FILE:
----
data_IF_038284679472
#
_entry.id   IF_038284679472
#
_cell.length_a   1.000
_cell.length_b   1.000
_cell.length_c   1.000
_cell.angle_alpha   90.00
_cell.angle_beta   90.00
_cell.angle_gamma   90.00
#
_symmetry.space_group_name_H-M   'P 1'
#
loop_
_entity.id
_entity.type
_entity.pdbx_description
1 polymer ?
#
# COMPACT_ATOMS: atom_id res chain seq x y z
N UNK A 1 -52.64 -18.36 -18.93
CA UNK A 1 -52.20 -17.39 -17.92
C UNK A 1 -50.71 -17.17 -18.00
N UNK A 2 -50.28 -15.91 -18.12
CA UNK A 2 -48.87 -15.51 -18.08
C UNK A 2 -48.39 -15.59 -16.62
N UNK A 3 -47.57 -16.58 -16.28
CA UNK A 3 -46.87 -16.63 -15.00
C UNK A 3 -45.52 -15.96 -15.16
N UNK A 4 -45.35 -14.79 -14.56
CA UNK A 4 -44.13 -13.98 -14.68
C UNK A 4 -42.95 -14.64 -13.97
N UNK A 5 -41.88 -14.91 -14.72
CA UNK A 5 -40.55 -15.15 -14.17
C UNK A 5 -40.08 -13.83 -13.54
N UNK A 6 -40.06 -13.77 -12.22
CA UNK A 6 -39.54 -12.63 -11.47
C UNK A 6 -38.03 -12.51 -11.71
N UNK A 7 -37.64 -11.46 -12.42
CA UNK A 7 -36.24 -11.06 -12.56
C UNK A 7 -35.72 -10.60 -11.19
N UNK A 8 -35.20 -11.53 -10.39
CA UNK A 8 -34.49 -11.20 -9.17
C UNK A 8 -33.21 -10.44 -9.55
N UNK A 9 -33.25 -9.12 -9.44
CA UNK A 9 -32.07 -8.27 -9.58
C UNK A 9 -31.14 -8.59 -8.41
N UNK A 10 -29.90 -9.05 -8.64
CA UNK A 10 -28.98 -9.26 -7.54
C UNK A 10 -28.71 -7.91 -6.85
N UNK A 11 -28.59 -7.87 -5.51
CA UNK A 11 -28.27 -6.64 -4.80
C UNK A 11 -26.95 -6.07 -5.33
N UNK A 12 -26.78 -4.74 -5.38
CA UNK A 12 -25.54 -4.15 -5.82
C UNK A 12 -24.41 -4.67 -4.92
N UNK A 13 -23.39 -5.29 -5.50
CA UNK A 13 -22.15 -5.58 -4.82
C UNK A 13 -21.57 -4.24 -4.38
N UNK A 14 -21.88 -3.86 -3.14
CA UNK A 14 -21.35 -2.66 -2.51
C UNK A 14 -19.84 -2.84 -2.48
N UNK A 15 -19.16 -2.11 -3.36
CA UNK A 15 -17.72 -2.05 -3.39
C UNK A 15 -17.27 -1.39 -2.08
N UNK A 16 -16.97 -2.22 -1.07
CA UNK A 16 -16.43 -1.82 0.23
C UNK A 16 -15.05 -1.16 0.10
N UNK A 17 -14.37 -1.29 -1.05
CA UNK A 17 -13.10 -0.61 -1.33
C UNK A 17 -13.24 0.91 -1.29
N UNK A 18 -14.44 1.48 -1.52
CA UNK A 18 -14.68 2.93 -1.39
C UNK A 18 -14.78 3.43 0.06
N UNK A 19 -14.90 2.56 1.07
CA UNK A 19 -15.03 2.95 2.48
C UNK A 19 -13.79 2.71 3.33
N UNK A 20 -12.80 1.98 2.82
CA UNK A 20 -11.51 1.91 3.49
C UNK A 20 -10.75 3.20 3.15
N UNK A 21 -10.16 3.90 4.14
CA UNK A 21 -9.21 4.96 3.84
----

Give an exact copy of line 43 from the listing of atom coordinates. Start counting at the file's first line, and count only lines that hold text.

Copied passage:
CA UNK A 8 -34.49 -11.20 -9.17